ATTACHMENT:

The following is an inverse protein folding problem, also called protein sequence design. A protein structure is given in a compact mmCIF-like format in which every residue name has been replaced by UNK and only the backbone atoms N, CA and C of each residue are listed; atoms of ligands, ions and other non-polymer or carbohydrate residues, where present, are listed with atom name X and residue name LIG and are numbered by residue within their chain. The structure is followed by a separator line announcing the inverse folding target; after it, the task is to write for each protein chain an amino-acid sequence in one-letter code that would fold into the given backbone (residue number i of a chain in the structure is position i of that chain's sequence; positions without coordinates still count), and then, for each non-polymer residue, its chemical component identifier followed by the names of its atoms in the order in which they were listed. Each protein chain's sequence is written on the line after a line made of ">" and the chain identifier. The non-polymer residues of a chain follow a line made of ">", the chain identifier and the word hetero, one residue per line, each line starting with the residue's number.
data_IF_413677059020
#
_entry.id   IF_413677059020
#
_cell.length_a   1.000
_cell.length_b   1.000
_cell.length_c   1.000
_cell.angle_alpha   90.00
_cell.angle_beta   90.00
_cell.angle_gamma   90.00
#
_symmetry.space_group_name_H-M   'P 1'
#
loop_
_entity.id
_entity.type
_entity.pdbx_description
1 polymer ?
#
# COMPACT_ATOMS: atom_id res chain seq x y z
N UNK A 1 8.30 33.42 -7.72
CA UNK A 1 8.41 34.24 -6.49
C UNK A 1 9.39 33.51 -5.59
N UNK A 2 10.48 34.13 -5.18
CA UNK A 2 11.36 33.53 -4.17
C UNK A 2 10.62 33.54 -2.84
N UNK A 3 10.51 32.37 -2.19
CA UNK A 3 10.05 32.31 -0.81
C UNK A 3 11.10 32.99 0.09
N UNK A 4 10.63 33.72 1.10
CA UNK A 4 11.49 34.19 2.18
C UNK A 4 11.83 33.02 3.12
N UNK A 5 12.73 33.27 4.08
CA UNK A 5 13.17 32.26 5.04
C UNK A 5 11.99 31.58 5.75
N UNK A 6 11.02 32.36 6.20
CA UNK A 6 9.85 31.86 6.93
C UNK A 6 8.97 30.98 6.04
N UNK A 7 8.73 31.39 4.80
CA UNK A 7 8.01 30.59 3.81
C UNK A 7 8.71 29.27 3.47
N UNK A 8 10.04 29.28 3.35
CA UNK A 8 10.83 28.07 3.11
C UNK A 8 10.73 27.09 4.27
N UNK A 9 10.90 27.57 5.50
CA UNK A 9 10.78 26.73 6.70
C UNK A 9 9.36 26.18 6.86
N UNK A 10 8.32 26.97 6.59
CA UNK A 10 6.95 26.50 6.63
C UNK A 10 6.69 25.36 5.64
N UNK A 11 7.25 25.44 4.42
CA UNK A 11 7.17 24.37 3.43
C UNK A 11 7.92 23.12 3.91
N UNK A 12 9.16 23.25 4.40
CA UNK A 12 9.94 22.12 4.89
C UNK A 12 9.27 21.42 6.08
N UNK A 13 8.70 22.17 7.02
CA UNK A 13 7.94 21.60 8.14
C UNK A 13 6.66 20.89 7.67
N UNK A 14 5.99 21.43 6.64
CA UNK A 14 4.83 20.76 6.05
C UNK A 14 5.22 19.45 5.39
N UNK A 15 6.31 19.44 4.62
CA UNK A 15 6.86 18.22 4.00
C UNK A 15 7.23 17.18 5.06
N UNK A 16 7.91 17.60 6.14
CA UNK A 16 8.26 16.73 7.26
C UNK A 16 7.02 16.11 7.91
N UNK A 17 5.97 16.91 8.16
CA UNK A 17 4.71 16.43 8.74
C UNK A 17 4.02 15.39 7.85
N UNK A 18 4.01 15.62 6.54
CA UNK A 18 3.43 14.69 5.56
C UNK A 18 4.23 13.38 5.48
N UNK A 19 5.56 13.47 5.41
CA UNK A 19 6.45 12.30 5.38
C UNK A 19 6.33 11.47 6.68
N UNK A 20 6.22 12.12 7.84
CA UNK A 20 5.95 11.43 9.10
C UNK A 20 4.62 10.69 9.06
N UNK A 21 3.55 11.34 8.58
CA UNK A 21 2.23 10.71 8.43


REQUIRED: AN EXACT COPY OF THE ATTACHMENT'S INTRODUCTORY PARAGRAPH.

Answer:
The following is an inverse protein folding problem, also called protein sequence design. A protein structure is given in a compact mmCIF-like format in which every residue name has been replaced by UNK and only the backbone atoms N, CA and C of each residue are listed; atoms of ligands, ions and other non-polymer or carbohydrate residues, where present, are listed with atom name X and residue name LIG and are numbered by residue within their chain. The structure is followed by a separator line announcing the inverse folding target; after it, the task is to write for each protein chain an amino-acid sequence in one-letter code that would fold into the given backbone (residue number i of a chain in the structure is position i of that chain's sequence; positions without coordinates still count), and then, for each non-polymer residue, its chemical component identifier followed by the names of its atoms in the order in which they were listed. Each protein chain's sequence is written on the line after a line made of ">" and the chain identifier. The non-polymer residues of a chain follow a line made of ">", the chain identifier and the word hetero, one residue per line, each line starting with the residue's number.